Sunday, January 29, 2012

Please allow me to introduce myself - Part the first

I started performing at the original Renaissance Pleasure Faire as a young teenager in 1979. I had already been involved in theatre even at that young age, but tagging along with my older brother to portray a member of Elizabeth I's court in an immersive, interactive environment was a revelation to me.

The group, which later became known as The Guild of St. George, was dedicated to a faithful representation of the lifestyles of the rich and famous, and sought through its performance to educate the public about the fascinating world and people of the court.

Our cast members met twice a week in Berkeley for a few months prior to the event. Those meetings would consist of educational lectures about aspects of life in the period, and intensive theatrical training sessions wherein we discussed and explored the backgrounds of our characters and their relationships to one another, and how the complexities of politics, precedence, and patronage figured into them. We'd be trained and drilled thoroughly in the the techniques of improvisation and interactive theatre, and how to bring our knowledge and research into our interactions with one another and our guests.

I was utterly hooked. I was already equipped with many of the skills required, as I didn't see it as much different from playing "make-believe" with my siblings on a summer afternoon, when we'd adopt characters, define our environment, and improvise our adventures. This merely took it a step farther to having an audience. Not one passively seated "out there" beyond the light and proscenium, but up-close and personal. It was a real challenge, especially as you never knew how they'd react, and their reactions determined yours.

Then there was the pleasure of creating the magic that was the Queen's progress. Each day, Her Majesty was brought forth to greet her people in a parade, with great pomp and circumstance, and in a scripted stage performance wherein the local people greeted and entertained her. She'd meet Francis Drake, a perturbed Spanish Ambassador, witness morris dancing and a rustic masque, a courtly dance, and top it all off with a message of love for her people. It was the climax of the day for much of our audience, and being part of binding them with the spell was truly exhilarating (if bloody strenuous in the California sun). This would be followed by a few small appearances where she'd witness some country pastimes, and spend some time with her courtiers.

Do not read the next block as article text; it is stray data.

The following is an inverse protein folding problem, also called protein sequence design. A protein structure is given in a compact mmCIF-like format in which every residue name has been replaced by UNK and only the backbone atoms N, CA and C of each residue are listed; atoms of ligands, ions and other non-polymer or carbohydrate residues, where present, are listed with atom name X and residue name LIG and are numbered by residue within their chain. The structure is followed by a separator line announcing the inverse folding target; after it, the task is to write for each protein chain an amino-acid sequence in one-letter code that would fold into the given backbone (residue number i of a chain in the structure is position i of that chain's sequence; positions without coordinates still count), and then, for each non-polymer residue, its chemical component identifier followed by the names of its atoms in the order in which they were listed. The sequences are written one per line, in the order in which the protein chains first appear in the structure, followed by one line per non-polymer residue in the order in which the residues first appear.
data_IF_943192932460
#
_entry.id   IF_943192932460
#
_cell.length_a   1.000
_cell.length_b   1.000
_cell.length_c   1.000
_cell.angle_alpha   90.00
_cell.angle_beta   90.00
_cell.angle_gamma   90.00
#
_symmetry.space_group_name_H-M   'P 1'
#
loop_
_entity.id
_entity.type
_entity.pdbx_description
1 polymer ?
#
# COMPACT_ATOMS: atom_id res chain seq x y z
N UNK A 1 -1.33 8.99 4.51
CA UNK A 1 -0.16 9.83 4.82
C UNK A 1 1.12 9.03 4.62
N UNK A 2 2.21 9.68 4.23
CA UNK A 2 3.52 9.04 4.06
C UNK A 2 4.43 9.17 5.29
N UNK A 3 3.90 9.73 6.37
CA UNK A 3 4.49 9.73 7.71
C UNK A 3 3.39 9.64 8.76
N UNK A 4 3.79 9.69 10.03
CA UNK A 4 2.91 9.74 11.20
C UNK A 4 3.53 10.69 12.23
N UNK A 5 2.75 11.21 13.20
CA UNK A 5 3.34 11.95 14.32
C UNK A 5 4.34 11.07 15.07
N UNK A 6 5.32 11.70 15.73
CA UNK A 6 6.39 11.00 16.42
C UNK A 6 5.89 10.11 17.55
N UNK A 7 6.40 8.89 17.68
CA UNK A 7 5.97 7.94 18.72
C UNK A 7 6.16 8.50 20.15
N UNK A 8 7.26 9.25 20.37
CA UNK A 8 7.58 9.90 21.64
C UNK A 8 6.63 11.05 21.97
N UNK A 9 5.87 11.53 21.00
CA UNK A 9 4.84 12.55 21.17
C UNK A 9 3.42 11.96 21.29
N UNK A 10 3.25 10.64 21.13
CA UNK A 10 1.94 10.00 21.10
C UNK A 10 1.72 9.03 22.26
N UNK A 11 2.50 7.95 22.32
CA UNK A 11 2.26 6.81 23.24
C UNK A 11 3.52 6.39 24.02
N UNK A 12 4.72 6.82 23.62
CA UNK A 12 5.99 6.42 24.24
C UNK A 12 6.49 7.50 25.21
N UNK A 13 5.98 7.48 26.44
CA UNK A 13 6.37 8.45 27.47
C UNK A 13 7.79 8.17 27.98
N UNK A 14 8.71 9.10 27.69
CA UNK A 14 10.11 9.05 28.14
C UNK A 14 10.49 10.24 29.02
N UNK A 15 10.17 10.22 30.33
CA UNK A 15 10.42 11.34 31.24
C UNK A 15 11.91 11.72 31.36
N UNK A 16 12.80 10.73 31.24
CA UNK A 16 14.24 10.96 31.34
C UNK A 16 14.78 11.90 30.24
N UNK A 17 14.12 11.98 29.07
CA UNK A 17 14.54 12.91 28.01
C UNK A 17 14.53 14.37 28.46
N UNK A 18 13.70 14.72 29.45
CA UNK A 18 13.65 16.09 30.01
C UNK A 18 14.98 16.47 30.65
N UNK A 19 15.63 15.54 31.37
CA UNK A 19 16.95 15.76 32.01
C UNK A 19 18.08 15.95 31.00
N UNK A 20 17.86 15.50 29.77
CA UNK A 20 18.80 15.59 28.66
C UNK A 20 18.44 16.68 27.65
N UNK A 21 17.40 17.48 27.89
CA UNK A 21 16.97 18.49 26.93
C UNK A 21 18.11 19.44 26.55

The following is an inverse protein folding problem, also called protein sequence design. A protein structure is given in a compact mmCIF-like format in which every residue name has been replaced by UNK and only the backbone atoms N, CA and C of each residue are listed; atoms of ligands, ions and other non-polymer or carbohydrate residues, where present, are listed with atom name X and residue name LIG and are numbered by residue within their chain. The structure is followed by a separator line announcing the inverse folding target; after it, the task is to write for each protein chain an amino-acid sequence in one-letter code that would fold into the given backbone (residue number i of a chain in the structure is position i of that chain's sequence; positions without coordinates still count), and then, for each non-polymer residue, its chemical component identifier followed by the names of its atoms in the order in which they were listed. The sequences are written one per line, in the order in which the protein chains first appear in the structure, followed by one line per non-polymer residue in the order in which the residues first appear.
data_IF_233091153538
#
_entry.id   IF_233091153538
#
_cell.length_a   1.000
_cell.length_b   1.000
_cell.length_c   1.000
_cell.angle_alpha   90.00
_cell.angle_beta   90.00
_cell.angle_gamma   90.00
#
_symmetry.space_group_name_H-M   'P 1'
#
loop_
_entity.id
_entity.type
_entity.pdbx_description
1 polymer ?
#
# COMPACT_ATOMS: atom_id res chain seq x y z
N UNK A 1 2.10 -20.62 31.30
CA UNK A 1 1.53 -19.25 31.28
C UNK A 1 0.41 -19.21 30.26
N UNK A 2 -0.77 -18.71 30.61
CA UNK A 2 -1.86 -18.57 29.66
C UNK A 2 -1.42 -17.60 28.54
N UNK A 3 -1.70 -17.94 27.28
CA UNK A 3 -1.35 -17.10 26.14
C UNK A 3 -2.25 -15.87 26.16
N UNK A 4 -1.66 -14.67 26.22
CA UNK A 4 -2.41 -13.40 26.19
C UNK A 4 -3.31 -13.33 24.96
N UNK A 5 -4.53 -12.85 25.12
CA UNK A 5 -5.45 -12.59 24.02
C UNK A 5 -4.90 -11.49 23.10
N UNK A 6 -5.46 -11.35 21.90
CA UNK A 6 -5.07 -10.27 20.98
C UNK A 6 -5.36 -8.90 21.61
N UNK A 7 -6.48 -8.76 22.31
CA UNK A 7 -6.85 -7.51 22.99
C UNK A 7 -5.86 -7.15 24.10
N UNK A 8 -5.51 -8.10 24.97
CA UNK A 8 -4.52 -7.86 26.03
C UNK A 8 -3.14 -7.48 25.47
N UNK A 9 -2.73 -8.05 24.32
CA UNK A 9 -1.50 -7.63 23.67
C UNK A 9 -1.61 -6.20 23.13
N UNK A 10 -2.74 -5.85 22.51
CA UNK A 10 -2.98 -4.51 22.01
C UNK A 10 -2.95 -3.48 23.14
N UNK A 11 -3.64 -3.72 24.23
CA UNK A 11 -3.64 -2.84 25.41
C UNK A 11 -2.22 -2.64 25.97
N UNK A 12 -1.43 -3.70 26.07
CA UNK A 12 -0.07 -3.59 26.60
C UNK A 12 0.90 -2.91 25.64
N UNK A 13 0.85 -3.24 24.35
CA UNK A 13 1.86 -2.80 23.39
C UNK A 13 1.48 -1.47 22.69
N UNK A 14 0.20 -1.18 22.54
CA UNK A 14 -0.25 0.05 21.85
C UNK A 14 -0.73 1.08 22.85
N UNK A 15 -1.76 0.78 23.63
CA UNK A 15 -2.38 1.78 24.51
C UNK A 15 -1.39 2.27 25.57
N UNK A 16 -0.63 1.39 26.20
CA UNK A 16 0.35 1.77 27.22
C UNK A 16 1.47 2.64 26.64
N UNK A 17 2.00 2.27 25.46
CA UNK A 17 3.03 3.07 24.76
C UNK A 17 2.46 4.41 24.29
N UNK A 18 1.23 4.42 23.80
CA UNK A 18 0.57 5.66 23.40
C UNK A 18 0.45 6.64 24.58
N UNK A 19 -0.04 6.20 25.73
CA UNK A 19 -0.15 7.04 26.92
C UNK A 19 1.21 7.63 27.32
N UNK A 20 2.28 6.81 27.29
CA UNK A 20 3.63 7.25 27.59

I then joined the cast of the Great Dickens Christmas Fair and Pickwick Comic Annual in San Francisco (again, tagging along). It was more of the same dynamic, immersive environment, with the added twist of creating a sort of exaggerated view of Dickens London at holiday time. It was the same challenge, but somehow more intense, as the atmosphere was much closer and busier. WIthin a couple of years I was portraying Nicholas Nickleby.

I began to perform at the Southern California Renaissance Pleasure Faire as well, and or a very long time, much of my life revolved around the performing in the South in the Spring and in the North in the Fall. After my apprenticeship playing servant characters, I was offered a role as Lord Burghley's son, Robert, which I portrayed for over a decade, until I went onto a hiatus in the late 90's due to a kind of burnout, and a feeling that I was being callously exploited by the new owners of the faire.

As a gentleman to the Earl of Derby
Left to right: Maggie Secara, Rydell Downward, Unnamed, Bruce Roberts, Gail Calicott, Dante Field


  1. Familiar faces, tho' whether because I was there that year (in St. Cuthbert's parade guild) or because they'd little changed by the time I did show up (in 1982 was what I was recalling) or because you've shown me this photo at some point in the musty fusty past I cannot say.

  2. They're all Southern folks. You'd probably only know my boss, the Earl of Derby (in the center), and the weird fop on the right, Sir John Field.

  3. I did work one Southern, tho', so I might have met them there.

    Was it this portrayer of the Earl of Derby for whom the court musicians worked up a stately Elizabethan rendition of Lord Vader's March? I seem to recall being slightly terrified of him.